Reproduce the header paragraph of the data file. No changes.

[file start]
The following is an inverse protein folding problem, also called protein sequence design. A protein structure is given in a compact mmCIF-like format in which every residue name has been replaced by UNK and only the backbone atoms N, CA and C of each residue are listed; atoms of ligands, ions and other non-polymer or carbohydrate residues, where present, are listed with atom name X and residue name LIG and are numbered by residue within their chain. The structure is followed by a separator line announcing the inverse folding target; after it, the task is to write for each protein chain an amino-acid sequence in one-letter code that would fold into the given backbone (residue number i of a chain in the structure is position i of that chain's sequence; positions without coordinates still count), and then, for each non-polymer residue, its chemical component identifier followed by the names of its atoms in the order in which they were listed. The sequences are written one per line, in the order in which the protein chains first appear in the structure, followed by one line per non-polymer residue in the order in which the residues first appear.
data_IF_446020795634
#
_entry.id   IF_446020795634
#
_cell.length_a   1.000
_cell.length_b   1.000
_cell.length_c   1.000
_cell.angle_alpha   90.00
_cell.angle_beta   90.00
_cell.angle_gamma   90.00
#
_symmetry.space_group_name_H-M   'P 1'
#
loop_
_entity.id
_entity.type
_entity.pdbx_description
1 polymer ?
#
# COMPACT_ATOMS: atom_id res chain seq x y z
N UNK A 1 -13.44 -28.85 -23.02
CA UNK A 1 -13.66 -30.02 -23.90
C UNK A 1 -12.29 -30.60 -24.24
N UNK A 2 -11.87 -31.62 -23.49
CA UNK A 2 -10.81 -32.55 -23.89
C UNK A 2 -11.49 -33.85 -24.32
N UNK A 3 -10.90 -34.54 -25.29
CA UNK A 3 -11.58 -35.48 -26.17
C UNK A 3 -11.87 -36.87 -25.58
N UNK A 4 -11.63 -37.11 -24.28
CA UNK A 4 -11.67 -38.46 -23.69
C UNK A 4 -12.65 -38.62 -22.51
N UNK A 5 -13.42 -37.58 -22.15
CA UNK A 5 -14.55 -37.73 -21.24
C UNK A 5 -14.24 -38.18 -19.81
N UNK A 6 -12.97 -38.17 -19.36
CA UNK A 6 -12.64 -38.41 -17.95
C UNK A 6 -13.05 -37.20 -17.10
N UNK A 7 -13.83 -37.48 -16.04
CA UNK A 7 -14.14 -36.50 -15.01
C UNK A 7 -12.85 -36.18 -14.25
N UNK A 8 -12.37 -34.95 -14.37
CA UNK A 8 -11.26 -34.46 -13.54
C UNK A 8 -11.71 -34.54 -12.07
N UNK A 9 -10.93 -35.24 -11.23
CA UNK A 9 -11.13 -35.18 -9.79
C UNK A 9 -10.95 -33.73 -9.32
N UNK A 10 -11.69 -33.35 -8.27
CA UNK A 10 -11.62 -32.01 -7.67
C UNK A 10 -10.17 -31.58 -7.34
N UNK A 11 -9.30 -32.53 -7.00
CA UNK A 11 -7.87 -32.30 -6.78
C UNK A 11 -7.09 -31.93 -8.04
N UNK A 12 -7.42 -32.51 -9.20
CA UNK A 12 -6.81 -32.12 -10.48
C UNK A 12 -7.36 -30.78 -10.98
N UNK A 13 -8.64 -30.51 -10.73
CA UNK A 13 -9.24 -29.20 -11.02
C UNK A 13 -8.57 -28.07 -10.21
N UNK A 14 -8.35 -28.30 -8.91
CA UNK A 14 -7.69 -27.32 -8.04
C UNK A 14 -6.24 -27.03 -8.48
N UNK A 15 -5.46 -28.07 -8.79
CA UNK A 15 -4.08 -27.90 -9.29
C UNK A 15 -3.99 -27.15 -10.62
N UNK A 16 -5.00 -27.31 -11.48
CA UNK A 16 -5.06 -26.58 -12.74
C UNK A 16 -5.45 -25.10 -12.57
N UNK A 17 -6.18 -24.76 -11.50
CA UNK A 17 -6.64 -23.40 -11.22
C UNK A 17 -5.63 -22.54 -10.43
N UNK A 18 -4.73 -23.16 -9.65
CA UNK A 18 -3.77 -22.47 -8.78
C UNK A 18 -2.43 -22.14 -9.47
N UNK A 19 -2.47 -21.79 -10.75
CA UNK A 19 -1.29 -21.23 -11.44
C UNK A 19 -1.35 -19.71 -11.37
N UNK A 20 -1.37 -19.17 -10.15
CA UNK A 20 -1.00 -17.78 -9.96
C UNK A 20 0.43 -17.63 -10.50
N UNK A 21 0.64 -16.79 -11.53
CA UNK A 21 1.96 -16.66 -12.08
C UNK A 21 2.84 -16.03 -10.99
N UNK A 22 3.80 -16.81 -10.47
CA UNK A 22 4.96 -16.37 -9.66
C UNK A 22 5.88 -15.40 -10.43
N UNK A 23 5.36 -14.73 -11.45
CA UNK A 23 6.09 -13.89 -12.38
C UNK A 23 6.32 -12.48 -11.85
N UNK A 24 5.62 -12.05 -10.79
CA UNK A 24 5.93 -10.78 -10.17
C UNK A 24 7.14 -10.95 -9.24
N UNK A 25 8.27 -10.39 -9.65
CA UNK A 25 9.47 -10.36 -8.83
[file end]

The following is an inverse protein folding problem, also called protein sequence design. A protein structure is given in a compact mmCIF-like format in which every residue name has been replaced by UNK and only the backbone atoms N, CA and C of each residue are listed; atoms of ligands, ions and other non-polymer or carbohydrate residues, where present, are listed with atom name X and residue name LIG and are numbered by residue within their chain. The structure is followed by a separator line announcing the inverse folding target; after it, the task is to write for each protein chain an amino-acid sequence in one-letter code that would fold into the given backbone (residue number i of a chain in the structure is position i of that chain's sequence; positions without coordinates still count), and then, for each non-polymer residue, its chemical component identifier followed by the names of its atoms in the order in which they were listed. The sequences are written one per line, in the order in which the protein chains first appear in the structure, followed by one line per non-polymer residue in the order in which the residues first appear.